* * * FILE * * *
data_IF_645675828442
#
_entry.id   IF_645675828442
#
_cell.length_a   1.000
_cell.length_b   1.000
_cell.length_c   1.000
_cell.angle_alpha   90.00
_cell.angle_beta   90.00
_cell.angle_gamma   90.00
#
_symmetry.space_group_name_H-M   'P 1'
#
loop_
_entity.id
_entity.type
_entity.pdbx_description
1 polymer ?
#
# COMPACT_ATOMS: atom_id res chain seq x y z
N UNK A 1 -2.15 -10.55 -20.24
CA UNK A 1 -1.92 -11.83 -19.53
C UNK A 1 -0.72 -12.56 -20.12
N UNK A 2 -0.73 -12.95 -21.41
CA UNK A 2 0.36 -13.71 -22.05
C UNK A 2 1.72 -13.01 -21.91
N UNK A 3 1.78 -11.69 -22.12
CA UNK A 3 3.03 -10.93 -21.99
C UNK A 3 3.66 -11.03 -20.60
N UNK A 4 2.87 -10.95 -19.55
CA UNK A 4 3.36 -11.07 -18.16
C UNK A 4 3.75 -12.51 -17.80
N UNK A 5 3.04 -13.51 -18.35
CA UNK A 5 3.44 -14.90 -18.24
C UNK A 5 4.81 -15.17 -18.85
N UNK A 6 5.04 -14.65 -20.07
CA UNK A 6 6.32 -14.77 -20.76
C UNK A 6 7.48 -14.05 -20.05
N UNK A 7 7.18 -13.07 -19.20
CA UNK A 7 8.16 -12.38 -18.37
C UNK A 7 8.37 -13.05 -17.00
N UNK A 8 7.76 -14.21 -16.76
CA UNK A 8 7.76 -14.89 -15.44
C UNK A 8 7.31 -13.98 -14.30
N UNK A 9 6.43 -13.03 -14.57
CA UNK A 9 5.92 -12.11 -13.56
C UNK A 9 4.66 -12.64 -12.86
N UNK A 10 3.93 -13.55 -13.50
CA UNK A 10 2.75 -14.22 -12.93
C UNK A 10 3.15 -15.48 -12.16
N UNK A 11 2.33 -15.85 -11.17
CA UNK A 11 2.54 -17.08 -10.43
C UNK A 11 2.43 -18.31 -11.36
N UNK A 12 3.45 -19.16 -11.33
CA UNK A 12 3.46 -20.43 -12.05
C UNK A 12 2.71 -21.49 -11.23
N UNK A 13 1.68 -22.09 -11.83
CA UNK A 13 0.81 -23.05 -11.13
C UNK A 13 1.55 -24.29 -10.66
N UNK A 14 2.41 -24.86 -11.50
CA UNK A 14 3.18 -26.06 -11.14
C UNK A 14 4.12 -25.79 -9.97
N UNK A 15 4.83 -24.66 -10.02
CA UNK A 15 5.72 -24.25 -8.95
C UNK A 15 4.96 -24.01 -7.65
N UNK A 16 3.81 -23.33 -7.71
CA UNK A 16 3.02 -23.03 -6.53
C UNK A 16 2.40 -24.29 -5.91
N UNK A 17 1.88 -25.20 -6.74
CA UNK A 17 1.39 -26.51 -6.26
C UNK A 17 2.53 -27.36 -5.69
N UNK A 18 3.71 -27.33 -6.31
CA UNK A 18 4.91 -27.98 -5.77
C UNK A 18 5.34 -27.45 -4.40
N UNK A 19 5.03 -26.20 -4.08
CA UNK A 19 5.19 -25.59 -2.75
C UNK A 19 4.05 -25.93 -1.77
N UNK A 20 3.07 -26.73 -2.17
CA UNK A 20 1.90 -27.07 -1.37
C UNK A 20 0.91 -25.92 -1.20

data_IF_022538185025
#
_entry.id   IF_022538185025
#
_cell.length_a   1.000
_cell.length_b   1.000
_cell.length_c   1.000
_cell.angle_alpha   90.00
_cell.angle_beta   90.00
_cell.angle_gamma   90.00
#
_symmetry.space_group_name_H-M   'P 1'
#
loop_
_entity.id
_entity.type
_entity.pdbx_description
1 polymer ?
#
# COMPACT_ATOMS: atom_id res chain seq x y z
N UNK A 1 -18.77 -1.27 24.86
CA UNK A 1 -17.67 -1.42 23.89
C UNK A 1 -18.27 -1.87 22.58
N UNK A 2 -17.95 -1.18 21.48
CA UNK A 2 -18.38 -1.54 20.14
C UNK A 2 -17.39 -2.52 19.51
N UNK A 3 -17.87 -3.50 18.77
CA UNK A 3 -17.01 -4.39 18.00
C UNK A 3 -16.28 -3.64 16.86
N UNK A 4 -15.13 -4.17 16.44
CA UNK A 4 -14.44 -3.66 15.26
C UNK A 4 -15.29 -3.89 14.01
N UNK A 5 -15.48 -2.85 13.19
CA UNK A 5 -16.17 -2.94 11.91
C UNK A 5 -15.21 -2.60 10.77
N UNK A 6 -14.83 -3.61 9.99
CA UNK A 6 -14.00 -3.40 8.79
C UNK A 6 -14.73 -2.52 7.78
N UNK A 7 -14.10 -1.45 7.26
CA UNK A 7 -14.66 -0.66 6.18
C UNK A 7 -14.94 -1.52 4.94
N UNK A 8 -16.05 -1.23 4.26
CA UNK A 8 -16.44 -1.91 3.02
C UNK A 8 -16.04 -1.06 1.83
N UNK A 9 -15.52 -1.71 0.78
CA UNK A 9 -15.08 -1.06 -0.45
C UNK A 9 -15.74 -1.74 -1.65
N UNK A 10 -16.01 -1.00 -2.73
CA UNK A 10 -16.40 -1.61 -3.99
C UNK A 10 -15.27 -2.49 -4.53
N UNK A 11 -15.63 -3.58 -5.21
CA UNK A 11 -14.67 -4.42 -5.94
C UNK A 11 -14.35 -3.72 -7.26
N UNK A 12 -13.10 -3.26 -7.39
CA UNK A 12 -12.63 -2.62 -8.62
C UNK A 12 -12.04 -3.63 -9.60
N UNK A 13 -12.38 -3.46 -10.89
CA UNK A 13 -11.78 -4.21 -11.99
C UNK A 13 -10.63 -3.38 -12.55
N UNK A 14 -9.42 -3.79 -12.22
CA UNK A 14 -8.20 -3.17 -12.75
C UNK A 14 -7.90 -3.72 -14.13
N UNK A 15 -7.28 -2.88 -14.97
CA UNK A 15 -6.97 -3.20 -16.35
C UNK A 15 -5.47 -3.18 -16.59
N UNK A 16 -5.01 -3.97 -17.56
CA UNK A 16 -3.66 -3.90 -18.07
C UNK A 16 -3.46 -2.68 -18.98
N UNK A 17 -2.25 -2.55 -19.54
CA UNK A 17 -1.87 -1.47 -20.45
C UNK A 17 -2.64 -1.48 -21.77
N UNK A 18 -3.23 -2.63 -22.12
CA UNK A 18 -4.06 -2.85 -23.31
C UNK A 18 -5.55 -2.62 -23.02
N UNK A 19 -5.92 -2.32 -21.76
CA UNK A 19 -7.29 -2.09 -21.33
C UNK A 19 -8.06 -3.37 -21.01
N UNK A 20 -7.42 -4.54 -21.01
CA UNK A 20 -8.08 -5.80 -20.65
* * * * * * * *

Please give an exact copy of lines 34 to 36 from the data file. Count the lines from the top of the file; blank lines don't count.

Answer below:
CA UNK A 5 3.44 -14.90 -18.24
C UNK A 5 4.81 -15.17 -18.85
N UNK A 6 5.04 -14.65 -20.07